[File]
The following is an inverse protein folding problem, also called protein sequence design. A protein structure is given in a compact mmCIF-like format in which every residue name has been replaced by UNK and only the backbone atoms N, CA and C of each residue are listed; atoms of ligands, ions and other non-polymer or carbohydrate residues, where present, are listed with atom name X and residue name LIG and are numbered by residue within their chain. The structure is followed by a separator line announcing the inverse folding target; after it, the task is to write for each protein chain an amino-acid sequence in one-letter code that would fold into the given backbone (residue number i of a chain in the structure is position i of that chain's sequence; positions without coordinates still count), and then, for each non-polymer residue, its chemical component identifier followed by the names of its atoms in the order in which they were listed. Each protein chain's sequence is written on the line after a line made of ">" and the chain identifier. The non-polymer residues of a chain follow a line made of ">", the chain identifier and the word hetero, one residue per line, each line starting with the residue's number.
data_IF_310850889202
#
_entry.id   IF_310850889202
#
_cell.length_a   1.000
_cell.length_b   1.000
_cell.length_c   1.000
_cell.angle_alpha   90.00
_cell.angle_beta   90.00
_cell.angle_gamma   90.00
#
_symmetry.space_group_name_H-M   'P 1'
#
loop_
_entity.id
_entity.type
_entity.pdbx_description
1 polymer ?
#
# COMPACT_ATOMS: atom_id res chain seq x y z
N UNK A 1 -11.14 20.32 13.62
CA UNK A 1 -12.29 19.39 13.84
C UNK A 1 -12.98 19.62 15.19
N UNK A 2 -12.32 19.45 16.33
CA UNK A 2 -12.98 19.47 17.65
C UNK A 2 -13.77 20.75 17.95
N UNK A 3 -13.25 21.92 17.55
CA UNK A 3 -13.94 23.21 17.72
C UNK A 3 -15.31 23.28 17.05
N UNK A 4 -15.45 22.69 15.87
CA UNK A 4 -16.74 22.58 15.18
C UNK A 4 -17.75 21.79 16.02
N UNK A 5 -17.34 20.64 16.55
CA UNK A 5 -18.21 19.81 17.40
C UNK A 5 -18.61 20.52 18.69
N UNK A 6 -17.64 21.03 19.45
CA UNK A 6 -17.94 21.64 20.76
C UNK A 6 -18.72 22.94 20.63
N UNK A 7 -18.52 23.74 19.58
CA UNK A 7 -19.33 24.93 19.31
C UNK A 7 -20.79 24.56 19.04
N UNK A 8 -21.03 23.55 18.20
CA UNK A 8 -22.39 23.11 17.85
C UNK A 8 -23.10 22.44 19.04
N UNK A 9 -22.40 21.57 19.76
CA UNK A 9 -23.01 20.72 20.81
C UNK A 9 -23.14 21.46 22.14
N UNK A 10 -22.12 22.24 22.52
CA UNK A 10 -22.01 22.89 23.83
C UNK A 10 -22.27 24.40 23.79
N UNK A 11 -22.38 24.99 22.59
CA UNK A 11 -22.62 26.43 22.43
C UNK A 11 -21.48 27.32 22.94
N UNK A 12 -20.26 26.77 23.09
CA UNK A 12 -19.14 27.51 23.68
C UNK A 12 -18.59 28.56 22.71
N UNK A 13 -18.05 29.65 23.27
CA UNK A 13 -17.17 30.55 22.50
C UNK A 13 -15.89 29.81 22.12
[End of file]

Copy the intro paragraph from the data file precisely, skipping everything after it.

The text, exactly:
The following is an inverse protein folding problem, also called protein sequence design. A protein structure is given in a compact mmCIF-like format in which every residue name has been replaced by UNK and only the backbone atoms N, CA and C of each residue are listed; atoms of ligands, ions and other non-polymer or carbohydrate residues, where present, are listed with atom name X and residue name LIG and are numbered by residue within their chain. The structure is followed by a separator line announcing the inverse folding target; after it, the task is to write for each protein chain an amino-acid sequence in one-letter code that would fold into the given backbone (residue number i of a chain in the structure is position i of that chain's sequence; positions without coordinates still count), and then, for each non-polymer residue, its chemical component identifier followed by the names of its atoms in the order in which they were listed. Each protein chain's sequence is written on the line after a line made of ">" and the chain identifier. The non-polymer residues of a chain follow a line made of ">", the chain identifier and the word hetero, one residue per line, each line starting with the residue's number.